FIGURE 2.3 Compressibility of nitrogen.

3. Point B at 20 MPa and 300 K exhibits positive deviation from ideal behavior. This is due to the small specific volume of the -gas, which causes the intermolecular repulsive forces to become significant

Abbott and Van Ness (1989) present an extensive discussion of equations of state that reproduce plots such as that shown in Figure 2.3.

We will consider mainly the simplest and oldest of these EOS, namely the one due to the Dutch physicist Van der Waals. This equation of state was developed in 1910, but is still in use for many applications.

Hie Van der Waals equation is most commonly written in the form of the ideal gas law of Equation <2.1) with corrections to the p and v terms:

where a and b are constants for the particular gas.

The radial extent of the repulsive portion of the intermolecular potential function shown in Figure 2.1 is the basis for assigning a hard-sphere radius to the molecule. This quantity determines the constant b, which is four times die 'Volume" of the molecule.*

The term v - ¿in Equation (2.3) corresponds to the free volume available for unimpeded molecular motion after the effective volume occupied by the molecules has been deducted.

a in Equation (2.3) reflects the attractive portion of the intermolecular potential curve in Figure 2.1. If the parameter b is neglected for the moment, the physical meaning of the constant a can be seen by solving Equation (2.3) for the pressure:

* If rHS is the hard-sphere radius, two molecules collide if their center-to-center distance is 2rm (Fig. 2.4). The volume around a molecule from which other molecules are excluded is b = %jt(2rHi)3 - 4 x

FIGURE 2.4 The excluded volume around hard-sphere molecules.

FIGURE 2.4 The excluded volume around hard-sphere molecules.

v v v where pid is the pressure that would be exerted by the gas if it were ideal. Subtraction of the a/v2 term suggests that the actual pressure is less than the ideal-gas pressure. This may be viewed as the result of the attractive intermolecular forces "holding together" the assembly of gas molecules and thereby reducing the intensity of the molecular impacts on the container walls, which is the manifestation of pressure.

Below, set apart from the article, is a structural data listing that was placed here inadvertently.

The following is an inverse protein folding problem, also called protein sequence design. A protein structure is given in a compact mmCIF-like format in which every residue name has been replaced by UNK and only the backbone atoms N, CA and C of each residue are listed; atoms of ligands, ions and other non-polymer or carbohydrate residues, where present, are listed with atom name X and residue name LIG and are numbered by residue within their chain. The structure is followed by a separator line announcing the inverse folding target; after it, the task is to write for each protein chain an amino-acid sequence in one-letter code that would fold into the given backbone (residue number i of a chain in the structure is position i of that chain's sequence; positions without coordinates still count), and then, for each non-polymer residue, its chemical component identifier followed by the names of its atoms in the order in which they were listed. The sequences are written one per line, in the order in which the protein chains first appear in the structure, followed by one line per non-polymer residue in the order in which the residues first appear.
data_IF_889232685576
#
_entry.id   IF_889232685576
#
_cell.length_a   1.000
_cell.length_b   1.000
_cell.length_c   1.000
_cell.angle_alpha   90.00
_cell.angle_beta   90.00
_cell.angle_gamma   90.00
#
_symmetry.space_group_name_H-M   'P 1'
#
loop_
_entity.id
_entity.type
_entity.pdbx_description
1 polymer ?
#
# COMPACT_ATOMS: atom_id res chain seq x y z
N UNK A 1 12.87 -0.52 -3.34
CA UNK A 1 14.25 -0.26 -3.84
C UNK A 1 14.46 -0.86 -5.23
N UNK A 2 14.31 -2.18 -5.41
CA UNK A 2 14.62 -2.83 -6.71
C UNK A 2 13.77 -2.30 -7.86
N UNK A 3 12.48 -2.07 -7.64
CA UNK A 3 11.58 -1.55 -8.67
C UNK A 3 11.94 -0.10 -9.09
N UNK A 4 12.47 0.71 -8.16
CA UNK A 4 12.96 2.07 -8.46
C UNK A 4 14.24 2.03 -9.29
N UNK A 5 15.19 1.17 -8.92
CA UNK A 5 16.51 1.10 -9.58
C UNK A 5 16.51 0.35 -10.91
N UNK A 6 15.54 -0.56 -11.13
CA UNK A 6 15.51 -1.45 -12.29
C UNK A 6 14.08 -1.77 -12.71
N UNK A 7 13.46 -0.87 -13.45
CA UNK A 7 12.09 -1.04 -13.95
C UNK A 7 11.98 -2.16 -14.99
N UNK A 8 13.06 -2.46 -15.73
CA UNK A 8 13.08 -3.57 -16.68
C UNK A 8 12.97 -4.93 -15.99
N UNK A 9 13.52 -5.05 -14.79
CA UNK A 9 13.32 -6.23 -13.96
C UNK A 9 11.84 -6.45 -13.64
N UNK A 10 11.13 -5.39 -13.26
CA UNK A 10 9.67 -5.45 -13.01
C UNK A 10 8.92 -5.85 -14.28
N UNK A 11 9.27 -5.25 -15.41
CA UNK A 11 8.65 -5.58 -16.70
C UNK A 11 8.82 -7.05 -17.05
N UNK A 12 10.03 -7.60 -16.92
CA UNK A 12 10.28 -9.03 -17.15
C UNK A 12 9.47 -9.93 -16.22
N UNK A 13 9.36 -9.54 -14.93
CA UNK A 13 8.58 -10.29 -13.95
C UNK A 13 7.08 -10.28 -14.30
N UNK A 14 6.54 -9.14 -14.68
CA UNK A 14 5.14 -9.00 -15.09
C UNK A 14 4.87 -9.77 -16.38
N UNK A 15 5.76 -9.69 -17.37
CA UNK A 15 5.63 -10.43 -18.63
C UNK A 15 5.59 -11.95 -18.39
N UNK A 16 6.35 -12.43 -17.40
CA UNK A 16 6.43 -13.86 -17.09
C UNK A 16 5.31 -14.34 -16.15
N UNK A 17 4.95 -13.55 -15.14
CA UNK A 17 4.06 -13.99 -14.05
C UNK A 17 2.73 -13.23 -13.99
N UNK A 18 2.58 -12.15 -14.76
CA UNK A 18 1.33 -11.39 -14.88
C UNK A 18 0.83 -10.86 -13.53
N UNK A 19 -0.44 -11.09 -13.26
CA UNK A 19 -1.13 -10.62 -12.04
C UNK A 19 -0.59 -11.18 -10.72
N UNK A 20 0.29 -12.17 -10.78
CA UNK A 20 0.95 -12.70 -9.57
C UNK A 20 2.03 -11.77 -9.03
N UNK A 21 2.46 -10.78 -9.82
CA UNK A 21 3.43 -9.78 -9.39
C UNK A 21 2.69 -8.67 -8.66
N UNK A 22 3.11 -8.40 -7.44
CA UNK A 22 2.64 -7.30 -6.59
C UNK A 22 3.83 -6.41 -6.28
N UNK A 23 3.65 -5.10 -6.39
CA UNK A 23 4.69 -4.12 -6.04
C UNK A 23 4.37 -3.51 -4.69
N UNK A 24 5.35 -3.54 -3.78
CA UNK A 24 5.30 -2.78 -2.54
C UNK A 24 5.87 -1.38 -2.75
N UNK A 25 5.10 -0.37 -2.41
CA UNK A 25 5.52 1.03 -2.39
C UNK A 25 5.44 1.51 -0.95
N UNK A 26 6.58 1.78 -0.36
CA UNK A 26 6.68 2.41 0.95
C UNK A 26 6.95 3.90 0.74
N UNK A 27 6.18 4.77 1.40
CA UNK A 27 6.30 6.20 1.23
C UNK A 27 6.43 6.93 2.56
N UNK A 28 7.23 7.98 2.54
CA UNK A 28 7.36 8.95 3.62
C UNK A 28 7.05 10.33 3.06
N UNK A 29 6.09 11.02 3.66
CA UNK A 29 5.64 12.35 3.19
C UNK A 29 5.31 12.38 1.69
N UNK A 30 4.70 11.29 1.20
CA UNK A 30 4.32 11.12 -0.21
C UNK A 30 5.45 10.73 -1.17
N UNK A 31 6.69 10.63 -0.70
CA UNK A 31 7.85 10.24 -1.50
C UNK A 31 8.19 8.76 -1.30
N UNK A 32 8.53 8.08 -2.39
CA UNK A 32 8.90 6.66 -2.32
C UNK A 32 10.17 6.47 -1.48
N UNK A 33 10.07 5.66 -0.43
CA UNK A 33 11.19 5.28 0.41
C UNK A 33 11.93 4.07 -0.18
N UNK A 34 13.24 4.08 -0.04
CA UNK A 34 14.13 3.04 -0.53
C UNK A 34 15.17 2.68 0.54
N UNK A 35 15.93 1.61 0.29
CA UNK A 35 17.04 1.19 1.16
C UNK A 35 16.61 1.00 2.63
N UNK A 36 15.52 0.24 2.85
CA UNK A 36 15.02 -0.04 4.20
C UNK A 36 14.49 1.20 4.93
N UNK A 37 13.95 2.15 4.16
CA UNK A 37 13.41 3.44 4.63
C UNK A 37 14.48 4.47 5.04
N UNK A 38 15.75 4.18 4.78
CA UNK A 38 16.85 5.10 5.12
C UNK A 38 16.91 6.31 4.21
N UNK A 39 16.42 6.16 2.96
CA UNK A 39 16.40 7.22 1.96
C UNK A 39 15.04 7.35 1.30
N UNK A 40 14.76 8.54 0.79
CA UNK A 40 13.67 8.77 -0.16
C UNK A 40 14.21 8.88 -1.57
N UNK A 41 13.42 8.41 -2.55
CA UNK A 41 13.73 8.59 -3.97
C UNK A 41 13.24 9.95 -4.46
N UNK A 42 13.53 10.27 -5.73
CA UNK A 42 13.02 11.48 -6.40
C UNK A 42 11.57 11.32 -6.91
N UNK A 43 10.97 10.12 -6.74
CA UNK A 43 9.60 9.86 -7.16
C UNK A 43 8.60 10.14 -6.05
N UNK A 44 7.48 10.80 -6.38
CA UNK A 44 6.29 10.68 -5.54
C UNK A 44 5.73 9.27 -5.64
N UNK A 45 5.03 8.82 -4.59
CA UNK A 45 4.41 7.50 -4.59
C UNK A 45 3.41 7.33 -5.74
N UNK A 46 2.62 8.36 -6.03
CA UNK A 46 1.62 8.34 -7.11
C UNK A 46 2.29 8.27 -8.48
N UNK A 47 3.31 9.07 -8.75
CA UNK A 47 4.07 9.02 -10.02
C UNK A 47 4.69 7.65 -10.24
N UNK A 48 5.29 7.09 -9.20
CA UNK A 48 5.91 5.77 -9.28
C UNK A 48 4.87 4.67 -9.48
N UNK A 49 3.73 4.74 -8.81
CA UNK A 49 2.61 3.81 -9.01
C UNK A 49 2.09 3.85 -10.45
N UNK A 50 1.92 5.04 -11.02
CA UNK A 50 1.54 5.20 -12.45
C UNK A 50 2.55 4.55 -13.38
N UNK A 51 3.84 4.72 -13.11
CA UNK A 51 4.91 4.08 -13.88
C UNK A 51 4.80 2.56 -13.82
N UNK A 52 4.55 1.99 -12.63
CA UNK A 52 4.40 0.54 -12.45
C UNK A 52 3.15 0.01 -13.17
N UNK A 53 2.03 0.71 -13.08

Without neglecting the constant b, Equation (2.3) can be written in the form of the compressibility:

Equation (2.3) is the T(p,v) form of the Van der Waals EOS and Equation (2.4) can be converted to the p(v,T) form by multiplying both sides by RT/V. However, being cubic in v, neither of these equations can be converted analytically to the viTjr) form, which is equivalent to the Z(T,p) function that is plotted in Figure 2.3.

The explicit v(T,p) function is useful in many practical problems involving nonideal gases. Fortunately, an accurate approximation provides a satisfactory solution. First, it is assumed that b/v « 1, so that the first term on the right in Equation (2.4) can be approximated by a one-term Taylor series expansion as 1 + b/v. The b/v term so obtained is combined with the second term in Equation (2.4) by factoring the common term 1/v, which is then further approximated by its ideal-gas value p/RT. The result of these mathematical manipulations is the explicit v(p,T) form of the Van der Waals EOS: